Public Release: 

19th-century machine models in online science library

Cornell University

Among the 220 Reuleaux machines to be incorporated into a digital collection is this model that demonstrates pump mechanisms.
ITHACA, N.Y. -- Cornell University's collection of 220 mechanical teaching models from the 19th century, the largest such collection in the world, soon will be available on the Internet to students and teachers.

The National Science Foundation (NSF) has awarded Cornell University Library a $725,088 grant to create a digital collection of the historical machines for the National Science Digital Library (NSDL).

"We're trying to bring the models back into use as they were originally designed. They were designed for classroom use," explains Francis C. Moon, the J.C. Ford Professor of Mechanical and Aerospace Engineering at Cornell and curator of the Cornell Reuleaux Collection of Kinematic Models. "But rather than being limited to one classroom, this will be a national resource. We plan to have more than just static pictures. We will allow the user to walk around the models and even move them, see them move, and associate the [physical] models with the mathematical models."

The Kinematic Models for Design Digital Library (K-MODDL) will be a collection of digital images (still and moving) of mechanical models that were designed to teach the underlying mathematical principles by which machines work, focusing initially on Cornell's collection. The NSDL project is scheduled for completion in two years.

The kinematic models were developed for research and teaching by German engineering professor Franz Reuleaux (1829-1905) who taught at a technical university in Berlin. He was the founder of modern kinematics, or the science of motion, and a forerunner of modern design theory of machines. Some 800 Reuleaux machines were built, but most of those stored in Europe were destroyed during World War II. Reuleaux believed that machines could be deconstructed into simple elements, and the collection was supposed to illustrate these principles. The machines range from simple examples of basic gearing mechanisms to detailed reproductions of watch movements.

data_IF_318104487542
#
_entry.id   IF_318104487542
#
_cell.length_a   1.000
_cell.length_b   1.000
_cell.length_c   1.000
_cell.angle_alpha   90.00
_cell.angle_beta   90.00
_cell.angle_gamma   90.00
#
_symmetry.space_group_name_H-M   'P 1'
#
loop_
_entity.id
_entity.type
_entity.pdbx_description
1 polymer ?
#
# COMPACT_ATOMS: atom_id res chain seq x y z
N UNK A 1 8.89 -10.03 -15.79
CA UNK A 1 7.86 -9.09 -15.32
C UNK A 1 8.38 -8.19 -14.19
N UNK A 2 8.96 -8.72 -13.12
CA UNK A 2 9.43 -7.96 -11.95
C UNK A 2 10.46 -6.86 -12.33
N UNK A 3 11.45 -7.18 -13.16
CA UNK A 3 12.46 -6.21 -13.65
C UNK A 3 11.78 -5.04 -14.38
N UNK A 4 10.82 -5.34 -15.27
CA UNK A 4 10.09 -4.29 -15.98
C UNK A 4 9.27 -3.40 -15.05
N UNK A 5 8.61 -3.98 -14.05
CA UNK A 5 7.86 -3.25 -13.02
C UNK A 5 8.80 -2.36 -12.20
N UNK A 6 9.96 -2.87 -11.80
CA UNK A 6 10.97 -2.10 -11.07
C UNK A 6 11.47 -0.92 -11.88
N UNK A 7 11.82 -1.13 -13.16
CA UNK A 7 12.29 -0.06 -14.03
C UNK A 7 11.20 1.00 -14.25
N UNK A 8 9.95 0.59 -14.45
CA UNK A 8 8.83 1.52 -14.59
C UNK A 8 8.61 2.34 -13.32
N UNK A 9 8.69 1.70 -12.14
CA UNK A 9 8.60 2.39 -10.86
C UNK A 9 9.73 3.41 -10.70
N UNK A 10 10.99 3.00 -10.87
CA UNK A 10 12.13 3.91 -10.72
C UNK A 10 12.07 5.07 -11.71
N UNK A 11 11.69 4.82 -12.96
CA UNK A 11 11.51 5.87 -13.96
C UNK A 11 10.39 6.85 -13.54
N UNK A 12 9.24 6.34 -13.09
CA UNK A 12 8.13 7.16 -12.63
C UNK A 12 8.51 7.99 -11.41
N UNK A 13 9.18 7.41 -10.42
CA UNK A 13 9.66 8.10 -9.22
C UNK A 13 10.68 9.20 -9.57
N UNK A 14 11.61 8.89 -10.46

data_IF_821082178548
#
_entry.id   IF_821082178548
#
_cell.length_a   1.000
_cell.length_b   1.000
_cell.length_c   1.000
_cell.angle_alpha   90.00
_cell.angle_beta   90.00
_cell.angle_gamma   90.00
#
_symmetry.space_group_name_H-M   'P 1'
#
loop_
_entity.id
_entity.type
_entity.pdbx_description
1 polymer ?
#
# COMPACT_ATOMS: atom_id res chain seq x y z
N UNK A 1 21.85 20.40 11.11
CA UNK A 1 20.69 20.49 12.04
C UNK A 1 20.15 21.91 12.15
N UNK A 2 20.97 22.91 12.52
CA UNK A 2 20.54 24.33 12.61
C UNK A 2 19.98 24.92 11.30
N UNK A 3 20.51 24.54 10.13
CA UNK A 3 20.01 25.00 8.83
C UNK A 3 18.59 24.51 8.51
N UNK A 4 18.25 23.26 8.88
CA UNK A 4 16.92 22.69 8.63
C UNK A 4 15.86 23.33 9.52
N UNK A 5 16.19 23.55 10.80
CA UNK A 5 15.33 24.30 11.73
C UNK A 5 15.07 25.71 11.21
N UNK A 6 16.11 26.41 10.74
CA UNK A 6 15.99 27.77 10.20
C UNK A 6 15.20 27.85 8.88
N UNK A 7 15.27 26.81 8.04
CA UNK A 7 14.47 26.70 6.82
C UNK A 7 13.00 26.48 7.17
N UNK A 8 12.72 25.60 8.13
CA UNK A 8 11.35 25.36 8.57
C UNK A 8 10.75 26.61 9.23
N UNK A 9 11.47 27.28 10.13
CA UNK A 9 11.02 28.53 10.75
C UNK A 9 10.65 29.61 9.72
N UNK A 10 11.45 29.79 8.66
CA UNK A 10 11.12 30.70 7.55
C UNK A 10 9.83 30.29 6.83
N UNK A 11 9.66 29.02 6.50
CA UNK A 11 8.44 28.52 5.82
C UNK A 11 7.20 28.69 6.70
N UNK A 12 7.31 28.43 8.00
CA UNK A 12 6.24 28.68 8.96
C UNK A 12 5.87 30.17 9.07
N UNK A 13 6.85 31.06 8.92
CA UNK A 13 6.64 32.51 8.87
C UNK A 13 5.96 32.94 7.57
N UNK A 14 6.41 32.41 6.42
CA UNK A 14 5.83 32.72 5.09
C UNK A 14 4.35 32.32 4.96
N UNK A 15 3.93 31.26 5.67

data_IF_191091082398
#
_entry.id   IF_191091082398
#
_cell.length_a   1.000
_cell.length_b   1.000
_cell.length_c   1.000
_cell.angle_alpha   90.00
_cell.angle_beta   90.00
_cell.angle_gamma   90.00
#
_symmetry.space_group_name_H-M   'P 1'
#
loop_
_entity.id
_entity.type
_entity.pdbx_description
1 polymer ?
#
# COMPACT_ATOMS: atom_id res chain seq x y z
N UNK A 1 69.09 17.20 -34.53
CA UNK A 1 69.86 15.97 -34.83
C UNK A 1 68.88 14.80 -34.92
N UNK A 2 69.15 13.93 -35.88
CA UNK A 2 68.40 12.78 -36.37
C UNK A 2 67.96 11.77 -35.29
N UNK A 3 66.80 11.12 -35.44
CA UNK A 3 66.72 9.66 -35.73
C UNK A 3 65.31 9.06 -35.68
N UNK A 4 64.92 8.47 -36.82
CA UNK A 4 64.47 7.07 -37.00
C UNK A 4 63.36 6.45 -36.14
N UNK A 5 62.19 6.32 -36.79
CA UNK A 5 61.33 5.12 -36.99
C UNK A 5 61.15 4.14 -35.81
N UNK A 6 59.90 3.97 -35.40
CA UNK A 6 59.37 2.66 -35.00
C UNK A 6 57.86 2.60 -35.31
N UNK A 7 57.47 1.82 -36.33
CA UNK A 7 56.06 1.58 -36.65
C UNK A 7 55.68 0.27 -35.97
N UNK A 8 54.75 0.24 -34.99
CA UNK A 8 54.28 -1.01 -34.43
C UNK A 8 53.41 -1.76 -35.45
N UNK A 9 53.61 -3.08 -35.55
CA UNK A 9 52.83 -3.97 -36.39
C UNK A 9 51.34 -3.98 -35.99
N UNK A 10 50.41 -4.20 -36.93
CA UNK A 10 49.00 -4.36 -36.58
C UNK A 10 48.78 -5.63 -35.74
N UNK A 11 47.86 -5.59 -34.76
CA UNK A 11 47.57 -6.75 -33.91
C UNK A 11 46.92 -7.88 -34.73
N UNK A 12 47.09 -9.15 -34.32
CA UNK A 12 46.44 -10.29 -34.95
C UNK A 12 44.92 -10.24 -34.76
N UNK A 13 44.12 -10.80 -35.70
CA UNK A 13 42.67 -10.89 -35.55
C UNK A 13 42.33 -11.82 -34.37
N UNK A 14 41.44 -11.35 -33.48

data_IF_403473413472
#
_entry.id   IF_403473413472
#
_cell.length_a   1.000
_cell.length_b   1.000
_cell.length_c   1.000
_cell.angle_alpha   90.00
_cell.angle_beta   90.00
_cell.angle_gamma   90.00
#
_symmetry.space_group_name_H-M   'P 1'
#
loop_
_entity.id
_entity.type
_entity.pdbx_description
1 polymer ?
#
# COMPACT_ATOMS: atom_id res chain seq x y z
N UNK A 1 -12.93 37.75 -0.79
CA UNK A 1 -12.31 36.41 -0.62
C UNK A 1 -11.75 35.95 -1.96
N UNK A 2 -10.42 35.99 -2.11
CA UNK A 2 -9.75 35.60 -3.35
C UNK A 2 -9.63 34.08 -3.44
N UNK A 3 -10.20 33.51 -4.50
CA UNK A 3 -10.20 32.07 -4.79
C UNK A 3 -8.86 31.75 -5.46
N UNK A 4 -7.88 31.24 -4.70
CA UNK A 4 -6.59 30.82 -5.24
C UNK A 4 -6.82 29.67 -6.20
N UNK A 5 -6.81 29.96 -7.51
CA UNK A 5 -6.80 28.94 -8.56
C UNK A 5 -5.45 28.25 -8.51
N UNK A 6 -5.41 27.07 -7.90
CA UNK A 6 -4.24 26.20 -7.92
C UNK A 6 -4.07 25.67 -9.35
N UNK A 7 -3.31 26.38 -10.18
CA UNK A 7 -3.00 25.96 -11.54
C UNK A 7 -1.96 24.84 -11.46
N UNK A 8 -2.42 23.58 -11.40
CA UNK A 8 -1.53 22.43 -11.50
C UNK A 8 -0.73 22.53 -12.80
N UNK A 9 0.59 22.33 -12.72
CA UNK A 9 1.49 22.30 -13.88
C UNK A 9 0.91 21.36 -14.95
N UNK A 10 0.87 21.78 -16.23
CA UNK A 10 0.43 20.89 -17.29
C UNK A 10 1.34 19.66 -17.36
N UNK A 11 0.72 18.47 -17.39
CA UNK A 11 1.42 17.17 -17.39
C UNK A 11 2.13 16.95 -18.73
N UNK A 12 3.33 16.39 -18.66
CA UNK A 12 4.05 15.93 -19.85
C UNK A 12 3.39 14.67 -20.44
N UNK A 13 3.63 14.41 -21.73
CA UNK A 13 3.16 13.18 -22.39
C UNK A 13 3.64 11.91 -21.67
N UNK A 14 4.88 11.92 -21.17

Cornell's collection was purchased in the late 1800s by Andrew Dickson White, the first president of Cornell, who is believed to have met Reuleaux during his diplomatic service as American ambassador to Germany.

A device meant to teach the workings of a simple gear mechanism.

The K-MODDL project will expand a pilot database of still images and descriptive records of Cornell's Reuleaux models, developed with funding from Cornell University Library. The web site will include computer simulations of the models' movements, related full-text documents in digital form and sample teaching modules to be used at the undergraduate, high school and middle school levels. Users will be able to view the mechanisms from several perspectives and control their movement on the web.

Known as a "Geneva Machine," this represents a mechanism used in Swiss watches.

The NSF grant includes funding for the digitization of related historical and rare books from the Cornell University Library collections. "Cornell has some very important books on the history of machines," Moon notes. These materials will be incorporated in full-text form into the online collection, allowing educators at other universities and schools to take advantage of Cornell's collections in engineering and applied science.

The K-MODDL project team will work closely with local middle and high school teachers in the vicinity of Ithaca, N.Y., and with Cornell faculty to develop learning modules that will be available to any teacher. Users will be able to add to K-MODDL with annotations and links to related materials. The project team also plans to develop collaborations with museums in Europe and Japan to create a worldwide museum and digital library of machine mechanisms.

The K-MODDL project is a collaboration of librarians, professors of mathematics and mechanical engineering, and education specialists at Cornell. John M. Saylor, director of the Cornell Engineering Library, is the principal investigator. Co-principal investigators, in addition to Moon, are David W. Henderson, professor of mathematics, and Hod Lipson, assistant professor of mechanical engineering and computing and information science. Daina Taimina, courtesy assistant professor of mathematics, will oversee preparation of learning modules for schools, and Donald Bartel, professor of mechanical and aerospace engineering, will collaborate on university-level learning modules. Other team members include project manager Kizer Walker and web site designer Kristina Buhrman, both of the Cornell Engineering, Mathematics and Physical Sciences Libraries.

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The Reuleaux collection is on display on the second floor of Upson Hall on the Cornell campus.

Related World Wide Web sites: The following sites provide additional information on this news release. Some might not be part of the Cornell University community, and Cornell has no control over their content or availability.

National Science Digital Library: http://nsdl.org

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